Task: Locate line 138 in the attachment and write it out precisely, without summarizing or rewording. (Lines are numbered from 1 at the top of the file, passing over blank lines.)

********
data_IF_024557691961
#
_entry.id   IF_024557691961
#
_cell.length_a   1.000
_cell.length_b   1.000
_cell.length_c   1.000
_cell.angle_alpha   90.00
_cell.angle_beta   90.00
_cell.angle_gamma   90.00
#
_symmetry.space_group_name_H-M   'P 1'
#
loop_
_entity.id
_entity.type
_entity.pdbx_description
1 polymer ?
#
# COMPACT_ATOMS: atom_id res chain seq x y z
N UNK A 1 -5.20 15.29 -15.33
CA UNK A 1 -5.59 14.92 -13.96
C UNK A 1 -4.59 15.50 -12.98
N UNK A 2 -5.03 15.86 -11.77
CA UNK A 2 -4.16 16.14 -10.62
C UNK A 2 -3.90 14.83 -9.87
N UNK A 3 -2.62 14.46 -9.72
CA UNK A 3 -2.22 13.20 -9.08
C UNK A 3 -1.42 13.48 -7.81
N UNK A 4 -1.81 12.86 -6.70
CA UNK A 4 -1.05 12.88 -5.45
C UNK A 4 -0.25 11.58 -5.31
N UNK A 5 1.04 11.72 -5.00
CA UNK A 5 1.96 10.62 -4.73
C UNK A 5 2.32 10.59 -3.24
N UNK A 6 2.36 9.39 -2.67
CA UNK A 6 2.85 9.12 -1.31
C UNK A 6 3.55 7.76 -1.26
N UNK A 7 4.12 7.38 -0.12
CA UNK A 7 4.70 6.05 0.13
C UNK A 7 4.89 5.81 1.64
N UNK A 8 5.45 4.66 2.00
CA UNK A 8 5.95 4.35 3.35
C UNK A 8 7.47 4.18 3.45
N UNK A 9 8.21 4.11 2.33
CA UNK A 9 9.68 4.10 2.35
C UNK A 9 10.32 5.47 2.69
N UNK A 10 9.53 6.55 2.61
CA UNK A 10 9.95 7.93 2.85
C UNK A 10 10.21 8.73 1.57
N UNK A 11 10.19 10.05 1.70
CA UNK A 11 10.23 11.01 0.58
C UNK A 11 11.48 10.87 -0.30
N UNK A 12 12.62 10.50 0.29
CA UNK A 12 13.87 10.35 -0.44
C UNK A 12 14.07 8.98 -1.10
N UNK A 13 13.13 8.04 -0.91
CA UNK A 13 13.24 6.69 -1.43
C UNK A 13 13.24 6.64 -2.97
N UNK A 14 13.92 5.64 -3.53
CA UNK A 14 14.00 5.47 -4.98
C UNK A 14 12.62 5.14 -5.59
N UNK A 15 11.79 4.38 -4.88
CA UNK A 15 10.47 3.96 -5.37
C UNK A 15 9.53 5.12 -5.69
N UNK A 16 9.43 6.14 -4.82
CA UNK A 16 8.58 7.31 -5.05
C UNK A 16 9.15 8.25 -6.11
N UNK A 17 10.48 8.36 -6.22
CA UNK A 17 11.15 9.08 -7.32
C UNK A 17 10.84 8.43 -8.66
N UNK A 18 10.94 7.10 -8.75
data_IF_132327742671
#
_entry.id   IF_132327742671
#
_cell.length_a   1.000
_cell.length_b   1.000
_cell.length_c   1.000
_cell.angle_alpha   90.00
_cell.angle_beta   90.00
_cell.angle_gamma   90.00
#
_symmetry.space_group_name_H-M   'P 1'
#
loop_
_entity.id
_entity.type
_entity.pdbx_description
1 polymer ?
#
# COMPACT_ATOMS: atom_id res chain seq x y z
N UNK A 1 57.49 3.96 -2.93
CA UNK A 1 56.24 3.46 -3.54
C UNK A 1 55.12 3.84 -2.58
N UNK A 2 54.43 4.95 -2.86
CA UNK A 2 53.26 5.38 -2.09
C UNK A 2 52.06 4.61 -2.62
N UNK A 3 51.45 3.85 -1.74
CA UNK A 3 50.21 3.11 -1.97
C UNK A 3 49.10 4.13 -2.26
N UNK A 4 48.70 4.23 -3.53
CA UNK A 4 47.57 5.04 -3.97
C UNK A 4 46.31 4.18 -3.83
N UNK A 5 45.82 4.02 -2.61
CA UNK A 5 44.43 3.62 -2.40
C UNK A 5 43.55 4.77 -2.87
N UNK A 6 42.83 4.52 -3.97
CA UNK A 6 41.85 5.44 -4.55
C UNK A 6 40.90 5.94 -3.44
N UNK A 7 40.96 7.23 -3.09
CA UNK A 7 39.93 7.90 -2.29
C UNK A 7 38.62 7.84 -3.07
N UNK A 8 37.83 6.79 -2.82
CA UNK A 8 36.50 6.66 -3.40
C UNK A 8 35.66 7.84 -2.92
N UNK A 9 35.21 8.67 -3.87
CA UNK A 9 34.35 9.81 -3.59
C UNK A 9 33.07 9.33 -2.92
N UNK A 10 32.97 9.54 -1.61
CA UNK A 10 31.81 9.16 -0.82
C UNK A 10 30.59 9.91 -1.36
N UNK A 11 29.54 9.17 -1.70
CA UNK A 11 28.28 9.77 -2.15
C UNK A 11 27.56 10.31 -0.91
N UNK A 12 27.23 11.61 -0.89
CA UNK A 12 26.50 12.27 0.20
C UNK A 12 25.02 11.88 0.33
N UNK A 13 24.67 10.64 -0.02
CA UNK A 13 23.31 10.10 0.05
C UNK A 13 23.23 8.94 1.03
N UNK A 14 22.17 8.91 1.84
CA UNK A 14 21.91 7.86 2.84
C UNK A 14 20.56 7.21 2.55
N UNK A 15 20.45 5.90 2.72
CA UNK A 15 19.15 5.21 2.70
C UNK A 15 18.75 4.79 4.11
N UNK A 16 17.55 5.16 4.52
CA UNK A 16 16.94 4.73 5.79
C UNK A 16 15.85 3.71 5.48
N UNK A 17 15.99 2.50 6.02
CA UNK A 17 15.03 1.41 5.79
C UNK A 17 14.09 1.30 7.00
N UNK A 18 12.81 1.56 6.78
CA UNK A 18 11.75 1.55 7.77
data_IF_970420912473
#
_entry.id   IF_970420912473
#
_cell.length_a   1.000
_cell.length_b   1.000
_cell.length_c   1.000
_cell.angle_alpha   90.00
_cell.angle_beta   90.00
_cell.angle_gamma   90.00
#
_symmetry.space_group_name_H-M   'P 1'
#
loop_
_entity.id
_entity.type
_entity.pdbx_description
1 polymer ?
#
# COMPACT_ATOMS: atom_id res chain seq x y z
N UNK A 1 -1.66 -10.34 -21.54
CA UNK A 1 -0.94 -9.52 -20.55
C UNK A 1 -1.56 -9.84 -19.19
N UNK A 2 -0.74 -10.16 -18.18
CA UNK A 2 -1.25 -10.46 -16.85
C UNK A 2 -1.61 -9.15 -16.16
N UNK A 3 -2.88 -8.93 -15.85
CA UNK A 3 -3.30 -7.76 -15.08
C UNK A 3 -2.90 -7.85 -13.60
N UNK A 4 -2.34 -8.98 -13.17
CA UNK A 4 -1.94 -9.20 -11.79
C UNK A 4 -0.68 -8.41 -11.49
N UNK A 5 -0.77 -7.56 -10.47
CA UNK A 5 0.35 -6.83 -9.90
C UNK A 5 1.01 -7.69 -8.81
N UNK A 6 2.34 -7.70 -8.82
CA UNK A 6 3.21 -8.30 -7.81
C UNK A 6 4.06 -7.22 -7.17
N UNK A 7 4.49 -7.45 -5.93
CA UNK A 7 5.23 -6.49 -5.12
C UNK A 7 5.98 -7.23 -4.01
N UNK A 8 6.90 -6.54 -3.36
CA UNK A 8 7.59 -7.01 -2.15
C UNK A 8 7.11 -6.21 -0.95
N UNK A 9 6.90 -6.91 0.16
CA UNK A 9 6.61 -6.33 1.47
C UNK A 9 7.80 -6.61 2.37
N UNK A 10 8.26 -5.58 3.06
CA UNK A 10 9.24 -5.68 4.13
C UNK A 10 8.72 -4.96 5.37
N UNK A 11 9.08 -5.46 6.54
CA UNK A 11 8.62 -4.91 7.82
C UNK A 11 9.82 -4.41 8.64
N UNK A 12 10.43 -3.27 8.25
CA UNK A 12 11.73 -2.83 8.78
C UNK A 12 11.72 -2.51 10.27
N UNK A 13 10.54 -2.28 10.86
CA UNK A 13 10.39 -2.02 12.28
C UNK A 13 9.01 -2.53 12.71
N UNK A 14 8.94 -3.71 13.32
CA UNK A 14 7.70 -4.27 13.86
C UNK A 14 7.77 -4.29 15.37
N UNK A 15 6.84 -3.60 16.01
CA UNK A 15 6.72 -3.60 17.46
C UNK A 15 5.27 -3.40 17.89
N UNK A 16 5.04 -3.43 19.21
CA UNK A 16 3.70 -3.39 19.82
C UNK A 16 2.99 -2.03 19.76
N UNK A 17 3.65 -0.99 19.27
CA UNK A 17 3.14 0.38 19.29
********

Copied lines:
N UNK A 16 17.55 5.16 4.52